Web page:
For all his weaknesses, for all his failures as a ruler and a general, Vorticar was no coward. He had hoped to witness the victory of his men from his bearers’ shoulders, as if the West Krunans were not even worthy to taste his steel. But now he saw that he had to act, lest his army be defeated. He took up his axe, and commanded his bearers to take him close to the thick of the fighting, where Edmund was leading his men. His one hope was to strike the prince down by his own hand, and thus inspire his men whilst breaking the will of his enemies.

    Vorticar leapt down from his shield, and pushed his way towards Prince Edmund. Edmund in turn made for Vorticar, demanding that the king be left to him alone. For all his discipline, for all his mastery of tactics and strategy, glory was still the sweetest of wines to the warrior prince. He wished to slay his adversary in single-combat, like the great heroes of old. Thus at the behest of both commanders, their troops moved aside, creating an island of bare ground in a sea of armed men.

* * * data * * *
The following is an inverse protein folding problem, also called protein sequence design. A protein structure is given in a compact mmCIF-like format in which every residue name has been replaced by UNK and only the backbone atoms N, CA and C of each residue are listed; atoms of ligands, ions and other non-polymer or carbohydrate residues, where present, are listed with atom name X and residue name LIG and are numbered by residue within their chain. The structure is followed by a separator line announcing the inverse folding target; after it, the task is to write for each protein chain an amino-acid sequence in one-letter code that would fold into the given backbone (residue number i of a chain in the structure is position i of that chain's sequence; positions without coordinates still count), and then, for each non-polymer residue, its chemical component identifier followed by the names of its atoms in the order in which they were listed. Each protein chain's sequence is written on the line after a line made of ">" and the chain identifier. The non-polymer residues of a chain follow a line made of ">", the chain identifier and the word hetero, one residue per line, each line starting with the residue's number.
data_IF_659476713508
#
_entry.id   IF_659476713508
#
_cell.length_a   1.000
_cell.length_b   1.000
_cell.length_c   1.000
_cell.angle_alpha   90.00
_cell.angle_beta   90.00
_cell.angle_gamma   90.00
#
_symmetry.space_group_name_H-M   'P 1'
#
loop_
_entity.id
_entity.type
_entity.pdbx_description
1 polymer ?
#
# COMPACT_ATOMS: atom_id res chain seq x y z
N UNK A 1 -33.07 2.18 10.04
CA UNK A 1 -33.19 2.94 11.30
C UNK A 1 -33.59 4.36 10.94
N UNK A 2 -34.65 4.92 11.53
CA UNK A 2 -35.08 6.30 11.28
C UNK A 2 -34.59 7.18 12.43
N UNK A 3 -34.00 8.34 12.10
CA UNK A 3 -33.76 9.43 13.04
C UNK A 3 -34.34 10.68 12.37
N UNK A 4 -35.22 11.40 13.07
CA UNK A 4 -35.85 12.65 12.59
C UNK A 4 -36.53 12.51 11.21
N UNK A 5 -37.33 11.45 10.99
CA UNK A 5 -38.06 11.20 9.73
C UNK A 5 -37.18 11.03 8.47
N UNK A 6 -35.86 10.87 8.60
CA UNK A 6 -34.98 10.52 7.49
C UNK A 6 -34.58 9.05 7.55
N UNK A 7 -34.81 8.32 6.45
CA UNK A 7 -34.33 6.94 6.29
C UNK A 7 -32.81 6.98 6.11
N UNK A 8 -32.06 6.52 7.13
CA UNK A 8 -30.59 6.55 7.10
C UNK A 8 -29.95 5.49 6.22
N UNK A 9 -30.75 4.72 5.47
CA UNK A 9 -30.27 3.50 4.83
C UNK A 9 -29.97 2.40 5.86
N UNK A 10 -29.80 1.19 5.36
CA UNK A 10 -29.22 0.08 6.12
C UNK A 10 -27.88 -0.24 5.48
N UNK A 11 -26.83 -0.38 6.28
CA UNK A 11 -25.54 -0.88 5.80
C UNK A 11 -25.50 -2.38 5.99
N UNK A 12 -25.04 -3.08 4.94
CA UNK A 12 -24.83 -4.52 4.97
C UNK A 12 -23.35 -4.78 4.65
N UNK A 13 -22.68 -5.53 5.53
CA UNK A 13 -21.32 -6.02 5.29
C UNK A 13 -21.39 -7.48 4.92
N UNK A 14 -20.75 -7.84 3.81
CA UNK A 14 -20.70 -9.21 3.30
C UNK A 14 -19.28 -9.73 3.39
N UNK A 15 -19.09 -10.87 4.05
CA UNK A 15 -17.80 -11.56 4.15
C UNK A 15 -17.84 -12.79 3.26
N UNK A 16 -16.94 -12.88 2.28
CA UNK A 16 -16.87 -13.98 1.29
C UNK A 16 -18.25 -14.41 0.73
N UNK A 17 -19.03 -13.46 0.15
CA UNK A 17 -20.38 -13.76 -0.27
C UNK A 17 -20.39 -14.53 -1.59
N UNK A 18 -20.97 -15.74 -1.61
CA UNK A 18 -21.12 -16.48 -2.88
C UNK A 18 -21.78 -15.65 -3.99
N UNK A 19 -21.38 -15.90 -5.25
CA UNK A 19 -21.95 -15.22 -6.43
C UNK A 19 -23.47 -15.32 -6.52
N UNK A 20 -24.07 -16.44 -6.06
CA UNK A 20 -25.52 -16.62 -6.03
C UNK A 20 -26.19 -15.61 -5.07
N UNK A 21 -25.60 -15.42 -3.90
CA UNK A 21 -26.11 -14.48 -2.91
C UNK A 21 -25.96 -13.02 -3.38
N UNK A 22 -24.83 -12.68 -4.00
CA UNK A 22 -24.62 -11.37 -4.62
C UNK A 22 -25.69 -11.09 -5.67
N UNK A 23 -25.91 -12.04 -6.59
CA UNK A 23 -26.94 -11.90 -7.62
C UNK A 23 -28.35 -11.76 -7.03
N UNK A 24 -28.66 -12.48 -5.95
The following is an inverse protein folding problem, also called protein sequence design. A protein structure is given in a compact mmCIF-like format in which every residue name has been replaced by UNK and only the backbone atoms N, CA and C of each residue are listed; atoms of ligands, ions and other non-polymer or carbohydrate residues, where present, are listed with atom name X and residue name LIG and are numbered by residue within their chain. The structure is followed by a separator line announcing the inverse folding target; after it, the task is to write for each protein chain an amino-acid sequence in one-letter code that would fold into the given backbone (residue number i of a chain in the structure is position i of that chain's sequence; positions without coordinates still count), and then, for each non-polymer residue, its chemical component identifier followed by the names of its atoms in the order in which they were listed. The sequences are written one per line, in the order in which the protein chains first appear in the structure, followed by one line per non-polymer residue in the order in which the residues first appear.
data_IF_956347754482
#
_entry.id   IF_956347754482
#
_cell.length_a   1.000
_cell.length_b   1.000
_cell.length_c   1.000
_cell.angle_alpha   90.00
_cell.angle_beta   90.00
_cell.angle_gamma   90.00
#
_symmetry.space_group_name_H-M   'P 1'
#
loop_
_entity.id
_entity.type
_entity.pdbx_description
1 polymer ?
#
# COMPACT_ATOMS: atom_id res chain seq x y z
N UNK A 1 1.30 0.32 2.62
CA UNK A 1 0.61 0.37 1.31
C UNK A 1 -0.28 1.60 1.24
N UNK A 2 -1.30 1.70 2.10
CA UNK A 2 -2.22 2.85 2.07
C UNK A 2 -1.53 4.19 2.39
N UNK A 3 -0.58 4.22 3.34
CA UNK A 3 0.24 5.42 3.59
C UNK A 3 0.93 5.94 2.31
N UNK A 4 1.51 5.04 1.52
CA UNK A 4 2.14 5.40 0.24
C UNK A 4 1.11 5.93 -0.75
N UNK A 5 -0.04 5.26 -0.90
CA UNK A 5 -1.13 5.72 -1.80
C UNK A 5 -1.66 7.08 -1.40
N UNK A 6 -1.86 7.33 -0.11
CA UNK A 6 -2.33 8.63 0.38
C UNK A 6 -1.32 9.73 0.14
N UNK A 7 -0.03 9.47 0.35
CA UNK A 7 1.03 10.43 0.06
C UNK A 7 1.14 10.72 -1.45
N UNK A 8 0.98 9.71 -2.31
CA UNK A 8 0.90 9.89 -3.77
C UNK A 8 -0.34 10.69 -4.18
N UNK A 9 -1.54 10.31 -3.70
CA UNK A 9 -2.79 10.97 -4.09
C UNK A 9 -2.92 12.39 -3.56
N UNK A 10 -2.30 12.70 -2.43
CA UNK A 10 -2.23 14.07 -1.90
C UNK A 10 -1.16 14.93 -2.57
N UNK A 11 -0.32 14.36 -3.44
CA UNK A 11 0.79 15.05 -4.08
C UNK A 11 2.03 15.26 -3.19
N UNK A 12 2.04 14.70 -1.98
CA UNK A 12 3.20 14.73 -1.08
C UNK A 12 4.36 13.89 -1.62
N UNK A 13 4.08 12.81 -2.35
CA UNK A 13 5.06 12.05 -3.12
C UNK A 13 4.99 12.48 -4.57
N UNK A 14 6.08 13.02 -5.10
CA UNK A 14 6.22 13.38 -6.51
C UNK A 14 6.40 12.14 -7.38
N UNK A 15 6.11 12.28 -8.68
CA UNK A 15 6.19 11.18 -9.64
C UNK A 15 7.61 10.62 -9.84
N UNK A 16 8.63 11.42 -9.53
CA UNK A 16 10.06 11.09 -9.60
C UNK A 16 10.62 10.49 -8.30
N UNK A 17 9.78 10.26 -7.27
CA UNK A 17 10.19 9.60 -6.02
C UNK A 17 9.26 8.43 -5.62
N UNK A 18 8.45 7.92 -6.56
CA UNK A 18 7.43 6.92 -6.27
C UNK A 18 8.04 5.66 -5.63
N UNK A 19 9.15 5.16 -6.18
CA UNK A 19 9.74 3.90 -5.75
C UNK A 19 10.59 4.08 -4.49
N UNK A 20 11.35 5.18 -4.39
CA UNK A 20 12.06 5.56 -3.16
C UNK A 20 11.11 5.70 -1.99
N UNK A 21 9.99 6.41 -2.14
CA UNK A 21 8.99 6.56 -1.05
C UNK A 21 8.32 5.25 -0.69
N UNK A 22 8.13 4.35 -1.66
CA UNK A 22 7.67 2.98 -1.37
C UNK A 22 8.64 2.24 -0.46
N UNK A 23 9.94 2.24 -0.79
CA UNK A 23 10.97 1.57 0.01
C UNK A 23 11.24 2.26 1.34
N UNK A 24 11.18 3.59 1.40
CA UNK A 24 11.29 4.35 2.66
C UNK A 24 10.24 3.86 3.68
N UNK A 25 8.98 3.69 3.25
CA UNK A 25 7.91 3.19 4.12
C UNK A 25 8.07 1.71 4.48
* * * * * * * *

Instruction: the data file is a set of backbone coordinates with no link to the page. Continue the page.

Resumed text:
King Vorticar struck first. His muscles remained strong despite the layer of soft flesh which had grown over them, and they were rested. The blow was good, and well aimed. Edmund, now beginning to feel the weight of his exertions upon him, had no chance to move aside. He could only make a hasty parry, and watch his sword break as it met the heavy steel.

    An anxious cry went up from the prince’s fighters as they saw him standing weaponless before the king, answered by a triumphant roar from East Krunan throats. A vicious grin split Vorticar’s face, and he swung his axe again.